A townhouse, from 1860, was torn down on this site, which then became a vacant lot. In 1957, Metal Masters Company Inc. erected a one-story building for the manufacture and storage of toys – Herman H. Kline was the architect of record for the steel, wood and corrugated structure. In 1972 the then-vacant warehouse was demolished and in its stead was built this three-story, single-family dwelling with garage, by Nick James Chimes & Associates.
Simple and yet not so simple, unique in form but, in its use of brick and dark green trim, referential to its 19th-century rowhouse contextual neighbors. There is an architectural rhythm to the facade and, compared to its neighbors, an unusual balance of space.
Each story of the house has its own ratio of positive to negative space: the long, narrow, vertical windows with openings the same width as the spaces between them create a second story as a colonnade; the first-floor openings line up with those above, but having only two spaces creates the illusion of piers at the ground level; and the third story is recessed almost into nonexistence for a set-back deck with a single-plank railing, resembling a cornice, giving a narrow building on a narrow lot a wider feeling.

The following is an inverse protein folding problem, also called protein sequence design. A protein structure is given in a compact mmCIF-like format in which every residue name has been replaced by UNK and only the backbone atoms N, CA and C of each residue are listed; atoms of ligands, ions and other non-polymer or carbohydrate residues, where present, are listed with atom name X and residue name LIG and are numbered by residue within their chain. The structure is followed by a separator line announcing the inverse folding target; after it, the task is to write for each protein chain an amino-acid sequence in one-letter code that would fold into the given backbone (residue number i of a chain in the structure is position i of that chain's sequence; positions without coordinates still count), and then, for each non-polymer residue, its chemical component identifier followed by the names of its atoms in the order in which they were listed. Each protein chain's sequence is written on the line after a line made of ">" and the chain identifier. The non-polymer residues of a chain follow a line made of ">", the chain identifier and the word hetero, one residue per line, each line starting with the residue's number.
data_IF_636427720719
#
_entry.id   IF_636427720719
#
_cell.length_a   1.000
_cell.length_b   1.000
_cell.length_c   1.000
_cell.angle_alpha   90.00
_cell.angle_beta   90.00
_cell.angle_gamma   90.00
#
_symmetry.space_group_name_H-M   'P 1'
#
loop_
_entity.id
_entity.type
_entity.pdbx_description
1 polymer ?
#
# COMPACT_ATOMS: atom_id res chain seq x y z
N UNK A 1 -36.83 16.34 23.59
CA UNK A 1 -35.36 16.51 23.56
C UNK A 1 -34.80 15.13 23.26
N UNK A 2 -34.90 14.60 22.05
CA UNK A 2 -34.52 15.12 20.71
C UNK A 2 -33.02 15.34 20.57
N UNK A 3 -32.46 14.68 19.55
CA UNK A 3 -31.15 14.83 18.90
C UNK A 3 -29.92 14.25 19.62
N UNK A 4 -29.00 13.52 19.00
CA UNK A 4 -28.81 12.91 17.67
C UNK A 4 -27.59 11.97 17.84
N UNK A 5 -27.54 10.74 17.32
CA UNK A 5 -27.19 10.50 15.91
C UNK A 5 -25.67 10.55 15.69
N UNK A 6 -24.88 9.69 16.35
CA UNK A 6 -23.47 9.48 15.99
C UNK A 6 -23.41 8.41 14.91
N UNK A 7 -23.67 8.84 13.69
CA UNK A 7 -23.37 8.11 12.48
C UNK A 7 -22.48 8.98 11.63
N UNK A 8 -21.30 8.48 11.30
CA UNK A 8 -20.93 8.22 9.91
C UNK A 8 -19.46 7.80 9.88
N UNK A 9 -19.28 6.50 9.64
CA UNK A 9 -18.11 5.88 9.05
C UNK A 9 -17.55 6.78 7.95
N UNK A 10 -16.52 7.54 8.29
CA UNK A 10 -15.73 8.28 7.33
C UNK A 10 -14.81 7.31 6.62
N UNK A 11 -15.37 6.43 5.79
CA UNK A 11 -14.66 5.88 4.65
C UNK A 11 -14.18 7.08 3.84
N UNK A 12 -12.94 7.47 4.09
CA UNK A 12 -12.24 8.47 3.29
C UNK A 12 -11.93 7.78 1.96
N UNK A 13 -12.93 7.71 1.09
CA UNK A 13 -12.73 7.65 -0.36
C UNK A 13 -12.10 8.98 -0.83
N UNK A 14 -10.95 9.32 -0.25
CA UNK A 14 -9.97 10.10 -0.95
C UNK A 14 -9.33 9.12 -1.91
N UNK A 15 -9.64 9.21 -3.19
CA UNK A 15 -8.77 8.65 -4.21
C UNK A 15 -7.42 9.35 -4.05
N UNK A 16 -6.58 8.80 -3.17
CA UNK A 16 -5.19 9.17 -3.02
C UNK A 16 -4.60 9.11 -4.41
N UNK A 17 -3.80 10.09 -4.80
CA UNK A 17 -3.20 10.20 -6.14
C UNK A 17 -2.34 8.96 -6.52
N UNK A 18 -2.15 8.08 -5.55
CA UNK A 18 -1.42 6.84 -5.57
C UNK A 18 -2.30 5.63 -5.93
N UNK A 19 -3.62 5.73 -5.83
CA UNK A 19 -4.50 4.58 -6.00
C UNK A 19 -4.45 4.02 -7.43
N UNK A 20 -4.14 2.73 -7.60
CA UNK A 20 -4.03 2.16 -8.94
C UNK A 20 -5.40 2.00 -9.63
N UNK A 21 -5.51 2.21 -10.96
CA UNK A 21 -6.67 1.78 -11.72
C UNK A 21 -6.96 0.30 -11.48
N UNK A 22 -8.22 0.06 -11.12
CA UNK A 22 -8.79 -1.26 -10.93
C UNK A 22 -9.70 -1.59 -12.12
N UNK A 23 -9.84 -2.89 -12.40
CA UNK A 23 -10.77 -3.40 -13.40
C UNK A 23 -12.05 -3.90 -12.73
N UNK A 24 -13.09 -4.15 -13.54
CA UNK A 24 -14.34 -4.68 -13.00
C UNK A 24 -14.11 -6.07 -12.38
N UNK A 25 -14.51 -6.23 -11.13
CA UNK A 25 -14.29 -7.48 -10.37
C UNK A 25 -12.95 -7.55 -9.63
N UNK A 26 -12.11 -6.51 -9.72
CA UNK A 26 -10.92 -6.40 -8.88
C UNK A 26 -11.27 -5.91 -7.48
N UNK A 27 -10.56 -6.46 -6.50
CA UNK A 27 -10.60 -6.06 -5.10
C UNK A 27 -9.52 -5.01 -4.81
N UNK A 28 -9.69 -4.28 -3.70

The minimal decoration between floors is a brick banding that enhances the horizontality as well. There is a playing with space – the openings are not just functional openings, but design. The language spoken here is architecture, giving us not just a practical building but a building with design intelligence, structural and subtle, not trying to be more than what it is but doing it in a very appropriate and sensible way.
This is one of a few remaining 19th-century stables in the city – a historical city that seems hell-bent on building suburban-y townhouse modules on every vacant lot – and there is every likelihood that something as unique as this will be dematerialized for that very reason.
But here it is, and someone liked it enough to play with its original form and update it simultaneously, with a raised roof accommodating a clerestory row, and a whimsical, geometric use of roof shingles as a facade design feature. It is a hybrid of its multiple pasts: a shelter for animals, a contractor’s warehouse, a storage shed, a produce and fish market, a parking garage, a polling place and an artist’s studio. Besides age, it has attitude, which the new buildings often lack, and it especially has spunk. It is as hip as it is hidden, squeezed in between the newly constructed suburban-ish boxes that occupy what had been the farmland it existed for, and the now-old-school-but-once-new interloping houses that resent the presence of the current ones.